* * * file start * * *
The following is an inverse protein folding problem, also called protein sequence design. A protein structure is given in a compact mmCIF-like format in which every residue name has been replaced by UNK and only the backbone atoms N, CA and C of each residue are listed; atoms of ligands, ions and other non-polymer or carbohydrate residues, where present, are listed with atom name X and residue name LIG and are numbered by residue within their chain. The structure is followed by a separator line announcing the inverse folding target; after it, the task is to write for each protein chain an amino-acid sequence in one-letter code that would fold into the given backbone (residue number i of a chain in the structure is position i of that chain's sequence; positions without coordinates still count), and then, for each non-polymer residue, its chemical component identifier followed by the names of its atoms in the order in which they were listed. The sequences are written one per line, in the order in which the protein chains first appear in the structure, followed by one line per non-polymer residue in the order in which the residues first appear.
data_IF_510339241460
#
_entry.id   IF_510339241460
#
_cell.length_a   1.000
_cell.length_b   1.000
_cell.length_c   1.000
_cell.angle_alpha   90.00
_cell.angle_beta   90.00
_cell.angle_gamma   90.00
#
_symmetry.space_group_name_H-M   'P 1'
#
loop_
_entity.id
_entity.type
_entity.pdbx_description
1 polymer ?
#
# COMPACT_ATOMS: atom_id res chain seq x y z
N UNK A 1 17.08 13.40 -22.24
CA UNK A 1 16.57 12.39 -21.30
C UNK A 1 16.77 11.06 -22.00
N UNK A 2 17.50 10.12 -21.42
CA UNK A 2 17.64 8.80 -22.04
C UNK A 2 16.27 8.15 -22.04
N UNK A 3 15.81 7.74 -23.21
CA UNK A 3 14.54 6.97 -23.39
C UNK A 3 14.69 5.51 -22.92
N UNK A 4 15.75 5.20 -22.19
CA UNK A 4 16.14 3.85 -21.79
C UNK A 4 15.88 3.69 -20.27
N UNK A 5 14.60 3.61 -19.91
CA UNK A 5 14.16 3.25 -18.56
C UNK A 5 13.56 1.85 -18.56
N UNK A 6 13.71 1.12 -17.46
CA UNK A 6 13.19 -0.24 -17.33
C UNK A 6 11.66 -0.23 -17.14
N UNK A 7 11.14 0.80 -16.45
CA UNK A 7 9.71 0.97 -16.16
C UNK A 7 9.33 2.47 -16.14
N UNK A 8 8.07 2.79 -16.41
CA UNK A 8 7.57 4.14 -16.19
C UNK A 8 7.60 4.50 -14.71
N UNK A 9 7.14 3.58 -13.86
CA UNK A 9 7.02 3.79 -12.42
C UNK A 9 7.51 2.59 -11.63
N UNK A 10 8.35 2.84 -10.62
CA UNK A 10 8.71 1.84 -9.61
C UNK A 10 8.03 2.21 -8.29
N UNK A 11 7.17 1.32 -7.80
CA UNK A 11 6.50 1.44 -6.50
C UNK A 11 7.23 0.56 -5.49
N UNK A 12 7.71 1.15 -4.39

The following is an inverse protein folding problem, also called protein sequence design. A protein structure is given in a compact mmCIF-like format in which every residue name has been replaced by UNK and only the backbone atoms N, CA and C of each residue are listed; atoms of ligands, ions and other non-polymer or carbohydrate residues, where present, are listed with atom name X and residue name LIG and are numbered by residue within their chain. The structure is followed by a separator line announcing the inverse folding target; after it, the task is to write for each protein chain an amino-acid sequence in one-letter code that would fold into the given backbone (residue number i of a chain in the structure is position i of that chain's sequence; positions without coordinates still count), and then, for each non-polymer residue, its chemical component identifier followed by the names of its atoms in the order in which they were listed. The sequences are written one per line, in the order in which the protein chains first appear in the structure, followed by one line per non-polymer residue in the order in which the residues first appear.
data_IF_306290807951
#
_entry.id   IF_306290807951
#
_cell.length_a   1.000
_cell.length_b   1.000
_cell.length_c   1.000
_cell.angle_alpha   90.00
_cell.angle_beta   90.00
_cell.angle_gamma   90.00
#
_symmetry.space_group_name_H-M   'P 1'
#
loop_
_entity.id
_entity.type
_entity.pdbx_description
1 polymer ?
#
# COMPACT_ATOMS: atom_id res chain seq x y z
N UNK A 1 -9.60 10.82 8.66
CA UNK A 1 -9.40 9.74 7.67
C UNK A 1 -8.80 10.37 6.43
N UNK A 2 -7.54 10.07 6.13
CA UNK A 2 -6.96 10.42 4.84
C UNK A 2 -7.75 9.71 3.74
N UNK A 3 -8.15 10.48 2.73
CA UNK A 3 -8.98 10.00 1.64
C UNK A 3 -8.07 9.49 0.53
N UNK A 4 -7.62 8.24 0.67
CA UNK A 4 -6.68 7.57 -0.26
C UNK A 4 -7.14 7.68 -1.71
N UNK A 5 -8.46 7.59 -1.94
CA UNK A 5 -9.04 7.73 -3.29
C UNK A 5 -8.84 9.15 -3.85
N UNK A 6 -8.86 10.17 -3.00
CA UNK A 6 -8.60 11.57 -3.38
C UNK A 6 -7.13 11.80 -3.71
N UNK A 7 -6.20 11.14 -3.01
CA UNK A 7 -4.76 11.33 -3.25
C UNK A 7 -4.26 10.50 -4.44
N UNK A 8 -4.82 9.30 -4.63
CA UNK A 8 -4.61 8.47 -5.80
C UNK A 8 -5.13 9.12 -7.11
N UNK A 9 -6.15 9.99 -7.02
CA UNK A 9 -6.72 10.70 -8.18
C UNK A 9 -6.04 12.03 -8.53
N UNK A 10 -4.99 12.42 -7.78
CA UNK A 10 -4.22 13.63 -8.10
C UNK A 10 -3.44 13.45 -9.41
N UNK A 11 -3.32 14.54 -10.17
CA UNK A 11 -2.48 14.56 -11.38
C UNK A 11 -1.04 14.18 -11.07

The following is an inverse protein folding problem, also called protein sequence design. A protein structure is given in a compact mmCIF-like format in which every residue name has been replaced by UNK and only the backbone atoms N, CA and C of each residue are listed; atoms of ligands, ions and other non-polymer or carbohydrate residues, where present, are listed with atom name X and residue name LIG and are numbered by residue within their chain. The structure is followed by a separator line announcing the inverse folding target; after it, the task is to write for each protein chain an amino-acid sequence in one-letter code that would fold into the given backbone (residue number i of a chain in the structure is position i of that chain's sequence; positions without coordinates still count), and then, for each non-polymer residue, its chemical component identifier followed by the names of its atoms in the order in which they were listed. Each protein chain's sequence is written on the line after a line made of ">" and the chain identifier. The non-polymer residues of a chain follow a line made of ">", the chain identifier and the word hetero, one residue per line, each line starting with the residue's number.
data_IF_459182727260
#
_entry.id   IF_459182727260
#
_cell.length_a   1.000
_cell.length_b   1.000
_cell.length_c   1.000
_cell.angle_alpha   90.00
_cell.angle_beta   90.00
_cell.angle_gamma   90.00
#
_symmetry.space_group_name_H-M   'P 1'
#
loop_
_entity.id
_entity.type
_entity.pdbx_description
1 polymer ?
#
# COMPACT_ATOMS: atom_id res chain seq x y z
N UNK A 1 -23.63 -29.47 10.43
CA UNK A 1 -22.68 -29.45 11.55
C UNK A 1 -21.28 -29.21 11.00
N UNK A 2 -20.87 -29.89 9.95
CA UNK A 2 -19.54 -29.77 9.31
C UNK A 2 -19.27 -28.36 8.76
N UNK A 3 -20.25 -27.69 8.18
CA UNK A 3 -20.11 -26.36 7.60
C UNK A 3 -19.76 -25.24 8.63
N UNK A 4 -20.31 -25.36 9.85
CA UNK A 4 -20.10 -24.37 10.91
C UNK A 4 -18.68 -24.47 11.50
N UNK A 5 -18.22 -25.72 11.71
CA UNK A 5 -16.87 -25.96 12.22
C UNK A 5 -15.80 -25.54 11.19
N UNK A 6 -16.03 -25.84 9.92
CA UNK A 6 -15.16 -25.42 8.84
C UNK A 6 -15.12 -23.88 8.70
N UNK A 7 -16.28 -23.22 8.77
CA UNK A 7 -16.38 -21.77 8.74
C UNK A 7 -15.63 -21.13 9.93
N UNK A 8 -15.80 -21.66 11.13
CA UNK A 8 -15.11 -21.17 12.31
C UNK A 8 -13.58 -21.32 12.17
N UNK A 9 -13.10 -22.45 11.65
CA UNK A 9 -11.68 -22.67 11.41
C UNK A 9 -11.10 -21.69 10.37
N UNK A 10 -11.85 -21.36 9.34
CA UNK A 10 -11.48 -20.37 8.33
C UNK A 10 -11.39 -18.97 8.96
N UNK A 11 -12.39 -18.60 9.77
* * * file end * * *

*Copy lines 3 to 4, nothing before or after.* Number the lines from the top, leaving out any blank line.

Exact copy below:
#
_entry.id   IF_510339241460